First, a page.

Agribusiness firm Syngenta merging two divisions after strong year

Staff writerFebruary 9, 2011 

Agribusiness giant Syngenta is merging its seeds and crop protection divisions to boost sales and reduce costs.

The Swiss company, which has a major presence in the Triangle and in Greensboro, announced its reorganization plan today in conjunction with its release of full year 2010 results that exceeded analysts' expectations.

Syngenta Biotechnology, the company's biotech research arm, is headquartered in Research Triangle Park, where it has about 400 workers. The company also has about 600 workers in Greensboro, which serves as headquarters for its North American crop protection business. The crop protection division makes fungicides, herbicides and insecticides.

Company officials couldn't immediately be reached for comment on how merging the two divisions will affect the RTP and Greensboro operations.

Syngenta expects to eventually realize $650 million in annual savings by combining the seeds and crop protection businesses, including $500 million from more efficient procurement.

The goal is to grab market share from competitors such as DuPont, Dow Chemical, Monsanto, BASF and Bayer CropScience. The company expects the merger of the two divisions to be completed by the end of 2012.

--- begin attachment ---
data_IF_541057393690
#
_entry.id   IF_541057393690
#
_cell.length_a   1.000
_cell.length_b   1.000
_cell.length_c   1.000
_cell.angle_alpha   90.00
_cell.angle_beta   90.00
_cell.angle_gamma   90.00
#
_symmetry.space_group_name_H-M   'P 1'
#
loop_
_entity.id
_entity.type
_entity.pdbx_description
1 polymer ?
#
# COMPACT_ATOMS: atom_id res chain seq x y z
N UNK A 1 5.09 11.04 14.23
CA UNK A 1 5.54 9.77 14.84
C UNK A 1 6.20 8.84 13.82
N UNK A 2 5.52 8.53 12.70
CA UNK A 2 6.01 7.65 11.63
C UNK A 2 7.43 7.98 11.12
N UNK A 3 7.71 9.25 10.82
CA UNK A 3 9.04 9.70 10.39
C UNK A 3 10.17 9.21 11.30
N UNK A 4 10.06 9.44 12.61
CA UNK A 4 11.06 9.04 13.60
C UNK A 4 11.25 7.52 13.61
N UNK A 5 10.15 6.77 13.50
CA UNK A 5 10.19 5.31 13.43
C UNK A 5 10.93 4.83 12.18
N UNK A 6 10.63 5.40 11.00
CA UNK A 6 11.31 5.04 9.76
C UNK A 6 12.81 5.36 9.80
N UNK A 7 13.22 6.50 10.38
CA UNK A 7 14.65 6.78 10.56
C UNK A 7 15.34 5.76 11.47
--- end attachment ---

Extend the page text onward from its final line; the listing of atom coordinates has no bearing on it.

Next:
"We've been taking market share consistently for six years," CEO Michael Mack told Bloomberg News. "We're the only one that has the diversity of assets for this strategy."

The company paved the way for the reorganization by testing out the alignment of the seeds and crop protection businesses in countries such as Italy and Brazil, a move that was deemed a success.

Syngenta reported sales for all of 2010 of $11.64 billion, up 6 percent for the year. After adjusting for currency fluctuations, sales rose 4 percent.

Net income for the year totaled $1.40 billion, down 1 percent.

The company's crop protection business in North America fell 7 percent for the year to $2.57 billion. Fourth-quarter sales rose 6 percent.

Syngenta's North American seeds business rose 4 percent for the year to $1.23 billion. Sales in the fourth quarter rose 34 percent.

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